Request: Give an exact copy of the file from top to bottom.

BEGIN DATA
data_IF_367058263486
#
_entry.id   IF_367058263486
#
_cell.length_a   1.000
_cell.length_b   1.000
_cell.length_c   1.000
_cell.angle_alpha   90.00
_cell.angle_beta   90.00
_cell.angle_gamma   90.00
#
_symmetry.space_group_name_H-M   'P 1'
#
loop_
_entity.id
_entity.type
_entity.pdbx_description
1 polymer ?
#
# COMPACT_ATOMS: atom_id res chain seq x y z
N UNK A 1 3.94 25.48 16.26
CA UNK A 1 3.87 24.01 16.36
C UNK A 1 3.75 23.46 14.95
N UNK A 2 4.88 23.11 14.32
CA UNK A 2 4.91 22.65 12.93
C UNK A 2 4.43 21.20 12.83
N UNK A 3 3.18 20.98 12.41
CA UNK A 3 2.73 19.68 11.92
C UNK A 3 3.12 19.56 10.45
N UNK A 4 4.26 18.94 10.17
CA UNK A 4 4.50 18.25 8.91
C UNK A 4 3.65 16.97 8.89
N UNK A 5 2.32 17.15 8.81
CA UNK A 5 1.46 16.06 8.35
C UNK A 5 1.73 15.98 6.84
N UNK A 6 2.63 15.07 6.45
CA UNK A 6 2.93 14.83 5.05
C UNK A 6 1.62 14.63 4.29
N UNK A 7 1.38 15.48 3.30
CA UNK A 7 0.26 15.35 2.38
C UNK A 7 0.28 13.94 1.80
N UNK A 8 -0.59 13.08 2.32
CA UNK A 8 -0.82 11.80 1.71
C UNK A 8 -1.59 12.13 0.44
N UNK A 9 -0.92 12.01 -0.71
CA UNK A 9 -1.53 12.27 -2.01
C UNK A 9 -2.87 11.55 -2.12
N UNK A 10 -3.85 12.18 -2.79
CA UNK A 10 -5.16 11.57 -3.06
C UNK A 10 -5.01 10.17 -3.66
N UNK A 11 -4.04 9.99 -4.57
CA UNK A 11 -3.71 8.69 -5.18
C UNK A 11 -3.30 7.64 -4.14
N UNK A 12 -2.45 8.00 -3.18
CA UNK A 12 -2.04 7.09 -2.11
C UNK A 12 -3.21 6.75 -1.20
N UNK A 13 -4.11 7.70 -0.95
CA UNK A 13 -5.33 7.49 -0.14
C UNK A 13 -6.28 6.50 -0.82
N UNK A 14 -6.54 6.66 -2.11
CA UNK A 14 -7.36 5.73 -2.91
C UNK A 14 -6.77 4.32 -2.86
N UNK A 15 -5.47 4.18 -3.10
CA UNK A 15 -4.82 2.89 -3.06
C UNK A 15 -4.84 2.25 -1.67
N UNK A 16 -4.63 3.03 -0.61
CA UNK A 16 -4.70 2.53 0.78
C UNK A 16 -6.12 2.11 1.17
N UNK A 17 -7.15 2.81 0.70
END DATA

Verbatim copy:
data_IF_367058263486
#
_entry.id   IF_367058263486
#
_cell.length_a   1.000
_cell.length_b   1.000
_cell.length_c   1.000
_cell.angle_alpha   90.00
_cell.angle_beta   90.00
_cell.angle_gamma   90.00
#
_symmetry.space_group_name_H-M   'P 1'
#
loop_
_entity.id
_entity.type
_entity.pdbx_description
1 polymer ?
#
# COMPACT_ATOMS: atom_id res chain seq x y z
N UNK A 1 3.94 25.48 16.26
CA UNK A 1 3.87 24.01 16.36
C UNK A 1 3.75 23.46 14.95
N UNK A 2 4.88 23.11 14.32
CA UNK A 2 4.91 22.65 12.93
C UNK A 2 4.43 21.20 12.83
N UNK A 3 3.18 20.98 12.41
CA UNK A 3 2.73 19.68 11.92
C UNK A 3 3.12 19.56 10.45
N UNK A 4 4.26 18.94 10.17
CA UNK A 4 4.50 18.25 8.91
C UNK A 4 3.65 16.97 8.89
N UNK A 5 2.32 17.15 8.81
CA UNK A 5 1.46 16.06 8.35
C UNK A 5 1.73 15.98 6.84
N UNK A 6 2.63 15.07 6.45
CA UNK A 6 2.93 14.83 5.05
C UNK A 6 1.62 14.63 4.29
N UNK A 7 1.38 15.48 3.30
CA UNK A 7 0.26 15.35 2.38
C UNK A 7 0.28 13.94 1.80
N UNK A 8 -0.59 13.08 2.32
CA UNK A 8 -0.82 11.80 1.71
C UNK A 8 -1.59 12.13 0.44
N UNK A 9 -0.92 12.01 -0.71
CA UNK A 9 -1.53 12.27 -2.01
C UNK A 9 -2.87 11.55 -2.12
N UNK A 10 -3.85 12.18 -2.79
CA UNK A 10 -5.16 11.57 -3.06
C UNK A 10 -5.01 10.17 -3.66
N UNK A 11 -4.04 9.99 -4.57
CA UNK A 11 -3.71 8.69 -5.18
C UNK A 11 -3.30 7.64 -4.14
N UNK A 12 -2.45 8.00 -3.18
CA UNK A 12 -2.04 7.09 -2.11
C UNK A 12 -3.21 6.75 -1.20
N UNK A 13 -4.11 7.70 -0.95
CA UNK A 13 -5.33 7.49 -0.14
C UNK A 13 -6.28 6.50 -0.82
N UNK A 14 -6.54 6.66 -2.11
CA UNK A 14 -7.36 5.73 -2.91
C UNK A 14 -6.77 4.32 -2.86
N UNK A 15 -5.47 4.18 -3.10
CA UNK A 15 -4.82 2.89 -3.06
C UNK A 15 -4.84 2.25 -1.67
N UNK A 16 -4.63 3.03 -0.61
CA UNK A 16 -4.70 2.53 0.78
C UNK A 16 -6.12 2.11 1.17
N UNK A 17 -7.15 2.81 0.70